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To celebrate Vikings Live, we have replaced our Roman alphabet with the runic alphabet used by the Vikings, the Scandinavian ‘Younger Futhark’. The ‘Younger Futhark’ has only 16 letters, so we have used some of the runic letters more than once or combined two runes for one Roman letter.

For an excellent introduction to runes, we recommend Martin Findell’s book published by British Museum Press.

More information about how we have ‘runified’ this site

 

British Museum announces new funding to collect contemporary Middle Eastern Art

The British Museum has been collecting modern and contemporary art from the Middle East since the 1980s. To date, this collection contains works by over 200 established and emerging artists from across the region, many of which featured in the influential exhibition Word into Art in 2006 (which travelled to Dubai in 2008).

The Museum has been a pioneer in the acquisition of this material and now, in its fourth decade of collecting, houses the pre-eminent collection of art from this region in the UK.  Modern artworks in the British Museum collection are principally works on paper, and are selected to complement the historical collections because they ‘speak of their time’. The collection of modern and contemporary Middle Eastern art, therefore, represents social and historical realities of the modern Middle East.

The Museum has been fortunate in its efforts to develop and expand this collection with assistance from generous individuals and foundations. Most recently, in early 2011, Maryam and Edward Eisler provided significant funding to help us expand our activities in this area. This adds to the generosity of the Contemporary and Modern Middle Eastern Art (CaMMEA) acquisition group, which was formed in 2009. Since its inception, this group of individuals has established an annual fund which has allowed the Museum to acquire modern and contemporary artworks by more than 50 artists from the Middle Eastern region as a whole, while some members of the group have also chosen to make additional and substantial anonymous donations. This funding allows the Museum to respond quickly to the contemporary art market and to be strategic in its collecting policy.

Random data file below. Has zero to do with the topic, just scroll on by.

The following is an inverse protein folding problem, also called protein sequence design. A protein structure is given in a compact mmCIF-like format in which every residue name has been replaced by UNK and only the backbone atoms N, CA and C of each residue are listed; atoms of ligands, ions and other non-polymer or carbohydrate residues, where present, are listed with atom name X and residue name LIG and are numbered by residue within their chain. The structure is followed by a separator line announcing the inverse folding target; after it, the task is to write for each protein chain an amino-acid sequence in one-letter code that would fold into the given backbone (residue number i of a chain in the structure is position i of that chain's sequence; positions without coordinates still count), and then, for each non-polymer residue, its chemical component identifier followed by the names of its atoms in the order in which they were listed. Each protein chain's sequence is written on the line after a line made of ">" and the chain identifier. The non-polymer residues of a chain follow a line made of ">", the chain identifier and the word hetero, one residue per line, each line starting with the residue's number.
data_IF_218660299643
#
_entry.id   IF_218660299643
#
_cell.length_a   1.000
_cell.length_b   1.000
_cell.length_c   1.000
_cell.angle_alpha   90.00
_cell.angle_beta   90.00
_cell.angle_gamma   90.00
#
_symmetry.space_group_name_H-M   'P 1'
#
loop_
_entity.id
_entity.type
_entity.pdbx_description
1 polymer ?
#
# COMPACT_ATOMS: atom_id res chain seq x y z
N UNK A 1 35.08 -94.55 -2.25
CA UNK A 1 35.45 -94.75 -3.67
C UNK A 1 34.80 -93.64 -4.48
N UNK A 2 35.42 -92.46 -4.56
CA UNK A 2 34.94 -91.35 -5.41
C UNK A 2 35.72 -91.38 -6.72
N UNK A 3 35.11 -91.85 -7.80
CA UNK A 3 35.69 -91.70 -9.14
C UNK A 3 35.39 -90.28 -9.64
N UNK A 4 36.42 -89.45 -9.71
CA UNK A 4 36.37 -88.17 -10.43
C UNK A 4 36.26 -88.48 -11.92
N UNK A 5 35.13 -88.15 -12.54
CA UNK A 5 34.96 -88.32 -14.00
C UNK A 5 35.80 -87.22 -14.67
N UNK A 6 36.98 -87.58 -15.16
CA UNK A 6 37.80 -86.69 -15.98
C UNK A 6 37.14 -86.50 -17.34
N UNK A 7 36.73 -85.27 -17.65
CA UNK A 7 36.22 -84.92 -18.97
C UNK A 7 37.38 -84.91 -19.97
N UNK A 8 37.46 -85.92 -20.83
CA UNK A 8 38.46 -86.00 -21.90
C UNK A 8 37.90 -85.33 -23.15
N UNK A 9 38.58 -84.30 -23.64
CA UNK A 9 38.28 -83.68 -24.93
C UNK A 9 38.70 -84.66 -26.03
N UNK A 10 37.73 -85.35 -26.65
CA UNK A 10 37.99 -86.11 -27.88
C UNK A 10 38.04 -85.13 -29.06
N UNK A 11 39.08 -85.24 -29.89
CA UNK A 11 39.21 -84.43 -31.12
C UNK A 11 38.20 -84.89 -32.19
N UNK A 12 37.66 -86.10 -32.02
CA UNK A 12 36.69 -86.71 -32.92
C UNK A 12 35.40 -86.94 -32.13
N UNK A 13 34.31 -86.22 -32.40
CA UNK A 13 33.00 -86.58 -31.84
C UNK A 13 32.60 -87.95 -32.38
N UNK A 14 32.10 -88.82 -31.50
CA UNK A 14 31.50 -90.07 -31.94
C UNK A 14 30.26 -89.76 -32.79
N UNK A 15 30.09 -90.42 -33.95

The Eisler fund is enabling the acquisition of important works by Iranian artists, which include the modernist Nicky Nodjoumi, calligraphic scrolls by Golnaz Fathi, a photographic work by Sadegh Tirafkan and plans for an acquisition of a rare work by Charles Hossein Zenderoudi are in the pipeline. These works will complement the existing works by Iranian artists in the British Museum collection, including those featured in Word into Art, as well as those acquired through the CaMMEA acquisition group, such as Bita Ghezeyalagh, Rokni and Ramin Haerizadeh,Y.Z.Kami and Timo Nasseri. The Eisler donation has also sponsored a one year curatorial position to work with the senior curator on researching, administering and developing the modern and contemporary collection at the British Museum, and has also provided for a report being commissioned from curator and writer Vali Mahlouji to create a strategy for collecting Iranian art for the future. 

Outside Iran, the Museum continues to collect works by artists from across the Middle East. Since Word into Art, the CaMMEA acquisition group and other private donations have also allowed the Museum to continue to expand our collection of Arab, Turkish and Central Asian art. Over the last two years, we have acquired works by Ahmed Moustafa, Huda Lutfi (Egypt); Marwan Kassab Bachi and Monif Ajjaj (Syria); Jean-Marc Nahas, Mounira Al-Solh (Lebanon) and Kholoud Sharafi (UAE), to name a few. We also have acquired a number of works by Palestinian artists, such as Steve Sabella and Suleiman Mansour, alongside 35 Years of Occupation, a collection of 35 prints by a collective of Palestinian and Israeli artists. Recent acquisitions also include drawings by Hajra Waheed and Imran Mudassar, two artists of South Asian origin, as well as a series of photographs by American-born John Jurayj (a first-generation Lebanese artist based in New York) and a set of paper sculptures by Michael Rakowitz (an American artist of Iraqi origin).